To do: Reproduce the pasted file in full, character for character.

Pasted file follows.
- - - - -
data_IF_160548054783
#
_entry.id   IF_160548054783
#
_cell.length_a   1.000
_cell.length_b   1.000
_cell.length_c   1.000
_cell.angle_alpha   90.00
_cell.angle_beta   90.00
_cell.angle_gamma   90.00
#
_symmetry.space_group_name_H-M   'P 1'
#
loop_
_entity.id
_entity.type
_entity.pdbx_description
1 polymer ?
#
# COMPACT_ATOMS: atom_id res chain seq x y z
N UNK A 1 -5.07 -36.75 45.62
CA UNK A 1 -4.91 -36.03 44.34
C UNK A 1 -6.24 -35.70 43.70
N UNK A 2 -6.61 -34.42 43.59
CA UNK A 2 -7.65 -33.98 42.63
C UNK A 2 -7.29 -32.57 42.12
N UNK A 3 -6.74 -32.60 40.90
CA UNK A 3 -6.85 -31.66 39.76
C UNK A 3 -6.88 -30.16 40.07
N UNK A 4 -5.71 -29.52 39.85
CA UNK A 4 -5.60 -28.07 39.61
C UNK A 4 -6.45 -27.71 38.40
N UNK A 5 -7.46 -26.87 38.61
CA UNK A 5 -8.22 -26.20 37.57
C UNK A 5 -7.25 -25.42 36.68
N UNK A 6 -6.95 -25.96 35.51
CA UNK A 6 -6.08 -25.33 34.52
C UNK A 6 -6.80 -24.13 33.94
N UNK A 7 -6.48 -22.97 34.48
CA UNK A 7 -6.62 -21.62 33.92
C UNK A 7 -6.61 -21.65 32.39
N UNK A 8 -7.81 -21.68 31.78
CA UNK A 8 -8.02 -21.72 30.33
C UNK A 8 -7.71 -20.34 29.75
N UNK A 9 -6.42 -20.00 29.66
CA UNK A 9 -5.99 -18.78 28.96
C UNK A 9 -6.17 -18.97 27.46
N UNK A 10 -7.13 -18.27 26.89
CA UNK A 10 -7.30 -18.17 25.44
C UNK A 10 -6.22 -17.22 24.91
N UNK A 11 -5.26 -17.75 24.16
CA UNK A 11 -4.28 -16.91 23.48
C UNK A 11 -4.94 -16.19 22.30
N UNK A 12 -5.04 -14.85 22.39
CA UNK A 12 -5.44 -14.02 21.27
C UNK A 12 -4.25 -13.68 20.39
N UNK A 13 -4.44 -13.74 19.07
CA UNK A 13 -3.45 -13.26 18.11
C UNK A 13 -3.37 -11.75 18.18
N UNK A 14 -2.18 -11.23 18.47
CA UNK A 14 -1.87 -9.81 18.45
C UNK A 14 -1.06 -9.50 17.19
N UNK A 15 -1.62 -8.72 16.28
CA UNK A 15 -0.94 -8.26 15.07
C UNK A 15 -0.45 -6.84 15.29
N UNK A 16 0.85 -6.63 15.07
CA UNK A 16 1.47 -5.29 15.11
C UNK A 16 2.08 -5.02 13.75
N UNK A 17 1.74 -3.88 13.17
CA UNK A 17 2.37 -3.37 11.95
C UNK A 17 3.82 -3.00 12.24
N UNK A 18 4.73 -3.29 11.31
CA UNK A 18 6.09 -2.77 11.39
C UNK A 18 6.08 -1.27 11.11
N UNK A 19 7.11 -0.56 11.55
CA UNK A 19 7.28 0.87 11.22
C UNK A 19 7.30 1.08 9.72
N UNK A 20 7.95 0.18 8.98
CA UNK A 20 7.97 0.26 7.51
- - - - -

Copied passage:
data_IF_160548054783
#
_entry.id   IF_160548054783
#
_cell.length_a   1.000
_cell.length_b   1.000
_cell.length_c   1.000
_cell.angle_alpha   90.00
_cell.angle_beta   90.00
_cell.angle_gamma   90.00
#
_symmetry.space_group_name_H-M   'P 1'
#
loop_
_entity.id
_entity.type
_entity.pdbx_description
1 polymer ?
#
# COMPACT_ATOMS: atom_id res chain seq x y z
N UNK A 1 -5.07 -36.75 45.62
CA UNK A 1 -4.91 -36.03 44.34
C UNK A 1 -6.24 -35.70 43.70
N UNK A 2 -6.61 -34.42 43.59
CA UNK A 2 -7.65 -33.98 42.63
C UNK A 2 -7.29 -32.57 42.12
N UNK A 3 -6.74 -32.60 40.90
CA UNK A 3 -6.85 -31.66 39.76
C UNK A 3 -6.88 -30.16 40.07
N UNK A 4 -5.71 -29.52 39.85
CA UNK A 4 -5.60 -28.07 39.61
C UNK A 4 -6.45 -27.71 38.40
N UNK A 5 -7.46 -26.87 38.61
CA UNK A 5 -8.22 -26.20 37.57
C UNK A 5 -7.25 -25.42 36.68
N UNK A 6 -6.95 -25.96 35.51
CA UNK A 6 -6.08 -25.33 34.52
C UNK A 6 -6.80 -24.13 33.94
N UNK A 7 -6.48 -22.97 34.48
CA UNK A 7 -6.62 -21.62 33.92
C UNK A 7 -6.61 -21.65 32.39
N UNK A 8 -7.81 -21.68 31.78
CA UNK A 8 -8.02 -21.72 30.33
C UNK A 8 -7.71 -20.34 29.75
N UNK A 9 -6.42 -20.00 29.66
CA UNK A 9 -5.99 -18.78 28.96
C UNK A 9 -6.17 -18.97 27.46
N UNK A 10 -7.13 -18.27 26.89
CA UNK A 10 -7.30 -18.17 25.44
C UNK A 10 -6.22 -17.22 24.91
N UNK A 11 -5.26 -17.75 24.16
CA UNK A 11 -4.28 -16.91 23.48
C UNK A 11 -4.94 -16.19 22.30
N UNK A 12 -5.04 -14.85 22.39
CA UNK A 12 -5.44 -14.02 21.27
C UNK A 12 -4.25 -13.68 20.39
N UNK A 13 -4.44 -13.74 19.07
CA UNK A 13 -3.45 -13.26 18.11
C UNK A 13 -3.37 -11.75 18.18
N UNK A 14 -2.18 -11.23 18.47
CA UNK A 14 -1.87 -9.81 18.45
C UNK A 14 -1.06 -9.50 17.19
N UNK A 15 -1.62 -8.72 16.28
CA UNK A 15 -0.94 -8.26 15.07
C UNK A 15 -0.45 -6.84 15.29
N UNK A 16 0.85 -6.63 15.07
CA UNK A 16 1.47 -5.29 15.11
C UNK A 16 2.08 -5.02 13.75
N UNK A 17 1.74 -3.88 13.17
CA UNK A 17 2.37 -3.37 11.95
C UNK A 17 3.82 -3.00 12.24
N UNK A 18 4.73 -3.29 11.31
CA UNK A 18 6.09 -2.77 11.39
C UNK A 18 6.08 -1.27 11.11
N UNK A 19 7.11 -0.56 11.55
CA UNK A 19 7.28 0.87 11.22
C UNK A 19 7.30 1.08 9.72
N UNK A 20 7.95 0.18 8.98
CA UNK A 20 7.97 0.26 7.51